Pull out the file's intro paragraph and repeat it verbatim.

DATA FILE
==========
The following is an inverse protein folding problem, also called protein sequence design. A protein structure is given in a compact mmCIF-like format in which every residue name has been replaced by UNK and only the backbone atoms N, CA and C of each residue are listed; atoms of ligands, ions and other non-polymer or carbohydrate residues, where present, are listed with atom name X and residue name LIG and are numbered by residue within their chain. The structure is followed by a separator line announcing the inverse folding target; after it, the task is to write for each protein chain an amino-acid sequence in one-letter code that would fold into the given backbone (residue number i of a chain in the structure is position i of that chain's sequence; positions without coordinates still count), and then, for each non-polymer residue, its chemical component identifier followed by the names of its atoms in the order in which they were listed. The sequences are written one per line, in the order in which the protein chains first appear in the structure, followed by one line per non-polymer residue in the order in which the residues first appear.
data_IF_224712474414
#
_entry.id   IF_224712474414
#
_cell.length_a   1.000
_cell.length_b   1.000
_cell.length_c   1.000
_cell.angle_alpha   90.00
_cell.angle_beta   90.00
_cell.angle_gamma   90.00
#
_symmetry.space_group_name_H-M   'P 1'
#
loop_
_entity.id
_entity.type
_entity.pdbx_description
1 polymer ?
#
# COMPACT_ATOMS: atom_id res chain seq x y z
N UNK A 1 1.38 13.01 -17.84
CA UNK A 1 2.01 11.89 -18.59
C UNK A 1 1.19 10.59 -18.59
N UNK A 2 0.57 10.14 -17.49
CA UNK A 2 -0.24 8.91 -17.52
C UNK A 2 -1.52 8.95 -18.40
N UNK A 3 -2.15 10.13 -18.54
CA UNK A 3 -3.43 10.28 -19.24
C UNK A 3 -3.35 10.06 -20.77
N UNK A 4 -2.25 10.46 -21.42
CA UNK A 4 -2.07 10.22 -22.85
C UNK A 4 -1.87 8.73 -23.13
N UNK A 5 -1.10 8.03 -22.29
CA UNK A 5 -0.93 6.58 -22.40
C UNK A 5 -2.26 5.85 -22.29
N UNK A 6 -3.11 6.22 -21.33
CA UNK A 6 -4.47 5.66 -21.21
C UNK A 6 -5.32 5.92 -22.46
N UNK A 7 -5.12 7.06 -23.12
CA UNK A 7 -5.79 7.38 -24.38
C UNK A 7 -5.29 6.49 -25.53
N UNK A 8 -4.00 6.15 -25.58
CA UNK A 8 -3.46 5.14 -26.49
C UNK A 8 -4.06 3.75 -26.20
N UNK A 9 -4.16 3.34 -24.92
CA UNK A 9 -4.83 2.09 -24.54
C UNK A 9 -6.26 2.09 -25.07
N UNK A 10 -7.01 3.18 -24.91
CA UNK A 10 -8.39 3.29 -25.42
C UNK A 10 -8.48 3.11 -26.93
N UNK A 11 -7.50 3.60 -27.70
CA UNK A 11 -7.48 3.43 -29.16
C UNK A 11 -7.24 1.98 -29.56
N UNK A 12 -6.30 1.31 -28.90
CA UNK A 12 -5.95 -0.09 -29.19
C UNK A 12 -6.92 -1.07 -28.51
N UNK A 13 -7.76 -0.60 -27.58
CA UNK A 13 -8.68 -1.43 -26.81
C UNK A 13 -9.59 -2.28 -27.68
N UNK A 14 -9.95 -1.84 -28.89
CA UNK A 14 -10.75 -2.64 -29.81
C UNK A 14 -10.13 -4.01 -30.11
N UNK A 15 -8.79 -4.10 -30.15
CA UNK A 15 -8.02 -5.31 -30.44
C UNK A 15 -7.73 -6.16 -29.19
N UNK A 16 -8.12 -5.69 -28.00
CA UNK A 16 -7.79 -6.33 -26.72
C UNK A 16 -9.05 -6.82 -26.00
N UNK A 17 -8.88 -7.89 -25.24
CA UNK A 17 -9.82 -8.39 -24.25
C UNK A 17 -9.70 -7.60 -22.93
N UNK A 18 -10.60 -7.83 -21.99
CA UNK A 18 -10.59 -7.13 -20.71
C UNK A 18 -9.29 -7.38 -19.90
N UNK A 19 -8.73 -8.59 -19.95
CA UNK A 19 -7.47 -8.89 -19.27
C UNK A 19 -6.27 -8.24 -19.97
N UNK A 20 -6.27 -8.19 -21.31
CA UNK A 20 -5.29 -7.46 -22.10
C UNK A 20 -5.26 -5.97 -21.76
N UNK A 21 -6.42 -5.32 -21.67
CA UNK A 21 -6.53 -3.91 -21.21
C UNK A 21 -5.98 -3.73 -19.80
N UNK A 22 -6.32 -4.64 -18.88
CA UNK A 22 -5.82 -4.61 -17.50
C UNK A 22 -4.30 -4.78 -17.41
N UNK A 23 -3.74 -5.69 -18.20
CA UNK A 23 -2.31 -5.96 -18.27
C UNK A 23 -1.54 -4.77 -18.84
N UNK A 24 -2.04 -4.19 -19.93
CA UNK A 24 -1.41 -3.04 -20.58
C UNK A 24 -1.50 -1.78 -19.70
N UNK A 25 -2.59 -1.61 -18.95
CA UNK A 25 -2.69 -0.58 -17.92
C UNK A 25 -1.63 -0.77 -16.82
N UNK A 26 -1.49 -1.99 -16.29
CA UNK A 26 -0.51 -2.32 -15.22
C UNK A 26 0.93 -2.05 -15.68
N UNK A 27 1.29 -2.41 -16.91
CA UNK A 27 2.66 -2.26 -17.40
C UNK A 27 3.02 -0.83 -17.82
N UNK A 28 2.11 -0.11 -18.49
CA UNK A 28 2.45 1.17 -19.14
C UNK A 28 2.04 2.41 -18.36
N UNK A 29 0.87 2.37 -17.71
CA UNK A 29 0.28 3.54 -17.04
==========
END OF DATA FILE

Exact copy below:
The following is an inverse protein folding problem, also called protein sequence design. A protein structure is given in a compact mmCIF-like format in which every residue name has been replaced by UNK and only the backbone atoms N, CA and C of each residue are listed; atoms of ligands, ions and other non-polymer or carbohydrate residues, where present, are listed with atom name X and residue name LIG and are numbered by residue within their chain. The structure is followed by a separator line announcing the inverse folding target; after it, the task is to write for each protein chain an amino-acid sequence in one-letter code that would fold into the given backbone (residue number i of a chain in the structure is position i of that chain's sequence; positions without coordinates still count), and then, for each non-polymer residue, its chemical component identifier followed by the names of its atoms in the order in which they were listed. The sequences are written one per line, in the order in which the protein chains first appear in the structure, followed by one line per non-polymer residue in the order in which the residues first appear.